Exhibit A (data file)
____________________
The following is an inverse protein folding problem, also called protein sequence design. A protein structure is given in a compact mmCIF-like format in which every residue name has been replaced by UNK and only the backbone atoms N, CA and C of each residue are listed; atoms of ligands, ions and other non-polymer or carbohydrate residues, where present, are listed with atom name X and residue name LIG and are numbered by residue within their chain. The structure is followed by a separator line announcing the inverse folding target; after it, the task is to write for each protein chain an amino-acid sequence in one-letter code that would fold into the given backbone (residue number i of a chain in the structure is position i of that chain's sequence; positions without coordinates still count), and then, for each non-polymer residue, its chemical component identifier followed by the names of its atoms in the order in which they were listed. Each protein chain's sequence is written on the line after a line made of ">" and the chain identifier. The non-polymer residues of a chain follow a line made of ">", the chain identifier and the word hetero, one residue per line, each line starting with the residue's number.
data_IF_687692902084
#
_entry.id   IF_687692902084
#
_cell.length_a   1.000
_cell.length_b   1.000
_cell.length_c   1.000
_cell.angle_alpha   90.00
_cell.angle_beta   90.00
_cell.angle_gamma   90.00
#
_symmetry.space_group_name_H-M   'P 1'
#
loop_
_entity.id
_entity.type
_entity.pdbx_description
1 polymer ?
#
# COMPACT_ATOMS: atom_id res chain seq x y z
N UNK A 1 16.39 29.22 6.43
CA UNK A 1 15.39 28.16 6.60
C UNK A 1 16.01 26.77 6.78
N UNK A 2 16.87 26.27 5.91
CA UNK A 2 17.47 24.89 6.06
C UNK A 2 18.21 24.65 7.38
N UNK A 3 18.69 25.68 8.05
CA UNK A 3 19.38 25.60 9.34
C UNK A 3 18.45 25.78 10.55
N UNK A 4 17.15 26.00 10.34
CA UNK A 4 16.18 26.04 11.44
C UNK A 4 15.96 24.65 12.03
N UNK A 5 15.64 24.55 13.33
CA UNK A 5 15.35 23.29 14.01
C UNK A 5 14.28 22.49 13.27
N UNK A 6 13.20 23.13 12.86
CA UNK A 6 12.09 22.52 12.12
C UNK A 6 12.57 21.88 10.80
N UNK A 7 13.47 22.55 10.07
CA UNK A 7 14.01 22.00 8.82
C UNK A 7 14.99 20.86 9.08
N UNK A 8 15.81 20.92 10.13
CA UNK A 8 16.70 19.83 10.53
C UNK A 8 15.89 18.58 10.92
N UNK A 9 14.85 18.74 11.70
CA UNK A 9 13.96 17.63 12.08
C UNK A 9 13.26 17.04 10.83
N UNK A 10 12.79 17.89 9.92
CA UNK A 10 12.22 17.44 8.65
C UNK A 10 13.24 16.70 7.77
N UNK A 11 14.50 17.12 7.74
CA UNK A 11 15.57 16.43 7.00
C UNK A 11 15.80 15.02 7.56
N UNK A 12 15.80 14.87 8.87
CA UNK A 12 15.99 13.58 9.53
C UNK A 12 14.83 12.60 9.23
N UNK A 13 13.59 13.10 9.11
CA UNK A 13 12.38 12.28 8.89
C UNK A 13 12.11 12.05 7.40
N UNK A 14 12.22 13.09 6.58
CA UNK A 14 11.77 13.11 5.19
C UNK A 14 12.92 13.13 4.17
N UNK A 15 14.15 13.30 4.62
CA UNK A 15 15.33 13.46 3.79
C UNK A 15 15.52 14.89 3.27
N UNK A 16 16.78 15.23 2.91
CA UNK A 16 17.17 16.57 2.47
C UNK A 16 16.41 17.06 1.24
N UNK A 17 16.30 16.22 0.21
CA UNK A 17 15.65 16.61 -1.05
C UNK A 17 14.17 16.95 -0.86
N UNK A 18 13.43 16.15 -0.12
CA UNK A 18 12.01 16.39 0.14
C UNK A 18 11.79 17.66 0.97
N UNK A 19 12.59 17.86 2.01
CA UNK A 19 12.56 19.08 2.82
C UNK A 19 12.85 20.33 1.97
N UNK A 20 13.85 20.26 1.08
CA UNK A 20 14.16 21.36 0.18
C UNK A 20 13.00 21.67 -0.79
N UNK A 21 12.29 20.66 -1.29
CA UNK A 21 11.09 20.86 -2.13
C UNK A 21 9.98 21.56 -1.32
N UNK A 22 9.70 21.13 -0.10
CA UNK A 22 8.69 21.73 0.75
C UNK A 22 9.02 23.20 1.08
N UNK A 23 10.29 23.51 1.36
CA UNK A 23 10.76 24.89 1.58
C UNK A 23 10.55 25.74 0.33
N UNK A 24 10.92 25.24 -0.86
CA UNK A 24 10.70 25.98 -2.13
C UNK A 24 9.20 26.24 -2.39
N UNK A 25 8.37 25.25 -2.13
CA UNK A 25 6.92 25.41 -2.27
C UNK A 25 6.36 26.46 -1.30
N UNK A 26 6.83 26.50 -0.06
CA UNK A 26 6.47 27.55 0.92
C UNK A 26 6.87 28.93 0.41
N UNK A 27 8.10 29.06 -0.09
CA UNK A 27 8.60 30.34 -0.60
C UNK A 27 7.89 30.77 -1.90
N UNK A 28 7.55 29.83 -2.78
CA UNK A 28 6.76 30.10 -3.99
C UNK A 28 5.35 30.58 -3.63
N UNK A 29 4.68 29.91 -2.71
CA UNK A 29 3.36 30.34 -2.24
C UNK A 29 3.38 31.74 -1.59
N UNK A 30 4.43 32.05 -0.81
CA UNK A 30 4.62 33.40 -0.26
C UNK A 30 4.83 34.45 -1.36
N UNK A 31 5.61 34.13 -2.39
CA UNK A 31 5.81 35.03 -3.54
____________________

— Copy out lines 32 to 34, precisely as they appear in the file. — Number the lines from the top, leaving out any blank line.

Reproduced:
CA UNK A 4 16.18 26.04 11.44
C UNK A 4 15.96 24.65 12.03
N UNK A 5 15.64 24.55 13.33